Along with their art, the couple brought other collections from Rotorua. Tricia’s 19th century Masons jugs sit in a glass cabinet above the stove. Pewter jugs, which Tricia has given to Jonothan for birthdays and Christmases over the years, are lined up on a shelf like soldiers.
“We couldn’t have silver jugs in Rotorua because they’d go black due to the sulfur,” she says.
Their home is full of a mix of objects, antiques and mid-century furniture, many of which they’ve inherited. “I just like the shapes and the designs of mid-century furniture,” says Tricia, sitting in a red egg chair. A Tulip table dominates the dining room, while an Arco floor lamp hangs above.
They found the antique credenza in the entranceway in a secondhand shop in Foxton, and it’s now perfectly nestled near the front entrance. “We knew we had to find somewhere in the house for it and it feels so right here.” A silver shooting cup on top is one of Jonothan’s prized possessions, awarded to his great-grandfather in 1891.
The striking art deco front door was probably added during one of the home’s renovations. “We had to move it when we renovated, so we all had our fingers crossed that none of the panels would break,” says Jonothan.
One of Tricia’s favorite rooms is the main bathroom, which is lined with Cole & Son wallpaper. When she lies in the bath, she looks from the trees on the wall to glimpses of the Mt Victoria town belt she can see through the small window. Outside the bathroom, a tiny enclosed area once filled with builders’ junk and old pipes has been turned into a small fernery.
After tending a large property for 20 years, Tricia and Jonothan were ready for a smaller garden. It’s planted with feijoa, lime and olive trees, and Tricia has repotted orchids which originally came from her father’s garden in Eastbourne.
Living so close to town, the couple love walking everywhere. Says Jonothan: “It’s like living in a good-sized apartment without the worries of body corporate administration or wrangling with neighbors. We’ve still got an outside area and our own space but we no longer have a large property we have to worry about.”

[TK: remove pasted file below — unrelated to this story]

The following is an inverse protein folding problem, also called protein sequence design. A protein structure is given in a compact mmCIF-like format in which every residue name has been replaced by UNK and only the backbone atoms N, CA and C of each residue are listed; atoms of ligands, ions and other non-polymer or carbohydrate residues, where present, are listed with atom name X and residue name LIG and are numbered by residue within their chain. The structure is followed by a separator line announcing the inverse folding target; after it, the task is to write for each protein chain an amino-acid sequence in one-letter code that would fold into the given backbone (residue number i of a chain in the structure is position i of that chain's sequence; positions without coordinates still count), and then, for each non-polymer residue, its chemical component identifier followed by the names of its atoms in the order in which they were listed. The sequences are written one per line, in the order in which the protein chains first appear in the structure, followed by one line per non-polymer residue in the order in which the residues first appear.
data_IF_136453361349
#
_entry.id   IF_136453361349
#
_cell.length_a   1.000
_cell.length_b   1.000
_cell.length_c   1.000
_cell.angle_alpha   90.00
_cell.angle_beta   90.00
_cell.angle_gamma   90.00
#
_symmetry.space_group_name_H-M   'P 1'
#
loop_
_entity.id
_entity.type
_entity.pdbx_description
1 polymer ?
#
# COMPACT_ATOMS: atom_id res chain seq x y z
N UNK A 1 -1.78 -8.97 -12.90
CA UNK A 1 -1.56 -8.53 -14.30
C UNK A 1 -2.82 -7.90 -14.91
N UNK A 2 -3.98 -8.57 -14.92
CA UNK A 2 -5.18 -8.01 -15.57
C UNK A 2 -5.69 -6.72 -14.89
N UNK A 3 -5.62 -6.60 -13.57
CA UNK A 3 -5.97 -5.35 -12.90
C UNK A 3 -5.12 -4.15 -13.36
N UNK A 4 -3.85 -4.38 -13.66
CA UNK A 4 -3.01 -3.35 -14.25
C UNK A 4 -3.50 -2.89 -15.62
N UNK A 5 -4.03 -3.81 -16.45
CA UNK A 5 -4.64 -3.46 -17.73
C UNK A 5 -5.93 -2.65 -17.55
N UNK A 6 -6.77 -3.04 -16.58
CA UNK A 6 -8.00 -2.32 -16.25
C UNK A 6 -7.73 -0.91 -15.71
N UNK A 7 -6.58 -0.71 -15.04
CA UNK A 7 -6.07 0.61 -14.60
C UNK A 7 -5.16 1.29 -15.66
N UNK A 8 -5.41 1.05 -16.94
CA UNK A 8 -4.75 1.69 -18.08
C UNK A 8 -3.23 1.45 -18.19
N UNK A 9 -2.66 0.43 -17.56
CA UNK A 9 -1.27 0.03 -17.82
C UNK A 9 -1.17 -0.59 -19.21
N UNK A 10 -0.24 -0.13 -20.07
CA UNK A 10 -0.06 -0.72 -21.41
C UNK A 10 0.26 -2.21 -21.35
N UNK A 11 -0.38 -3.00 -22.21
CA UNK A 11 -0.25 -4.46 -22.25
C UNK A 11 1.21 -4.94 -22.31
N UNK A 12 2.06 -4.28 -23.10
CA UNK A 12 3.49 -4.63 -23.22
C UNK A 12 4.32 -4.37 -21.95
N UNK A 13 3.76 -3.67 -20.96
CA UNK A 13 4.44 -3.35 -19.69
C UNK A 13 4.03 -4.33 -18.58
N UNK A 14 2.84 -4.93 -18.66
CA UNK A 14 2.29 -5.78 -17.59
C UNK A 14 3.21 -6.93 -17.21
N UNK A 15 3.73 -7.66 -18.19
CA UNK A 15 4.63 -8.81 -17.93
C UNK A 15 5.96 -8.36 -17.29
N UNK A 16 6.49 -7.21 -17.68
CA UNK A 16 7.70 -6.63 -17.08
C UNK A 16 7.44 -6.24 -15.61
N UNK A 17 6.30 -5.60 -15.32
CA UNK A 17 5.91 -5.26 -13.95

Q&A with Tricia & Jonothan Briscoe
A tip for others: Have a “wish book” with cuttings of ideas and images – it was a big help in explaining what we wanted to our architect and designer. (Tricia)
Best advice: Have a relationship with a trusted interior designer to crystalise your vision. (Jonothan)
I had pictures of the green for the bedroom walls but failed to find it despite numerous testpots. Interior designer Mike Steiner looked at my pictures and said Resene Beryl Green. (Tricia)
Best budget tip: Being able to sound out ideas with our architect Richard Baigent – he was such a good reality check, creating practical solutions from our flights of fancy. (Tricia)
Bravest thing we did around the house: Full height glazing at the end of the living area – so modern yet it looks so right. (Tricia)
One thing we would do differently: We didn’t realise how warm the house would be once it was fully insulated and so left the existing sealed kitchen skylight. We recently replaced it with one that opens. (Jonothan)
Low point: Realising within two weeks as floors, walls and ceilings disappeared in mid winter, that we couldn’t live through the renovations and had to move out. (Jonothan)
high point: We lived in a different place every month through the renovations and got to know Wellington and its surroundings really well. (Tricia)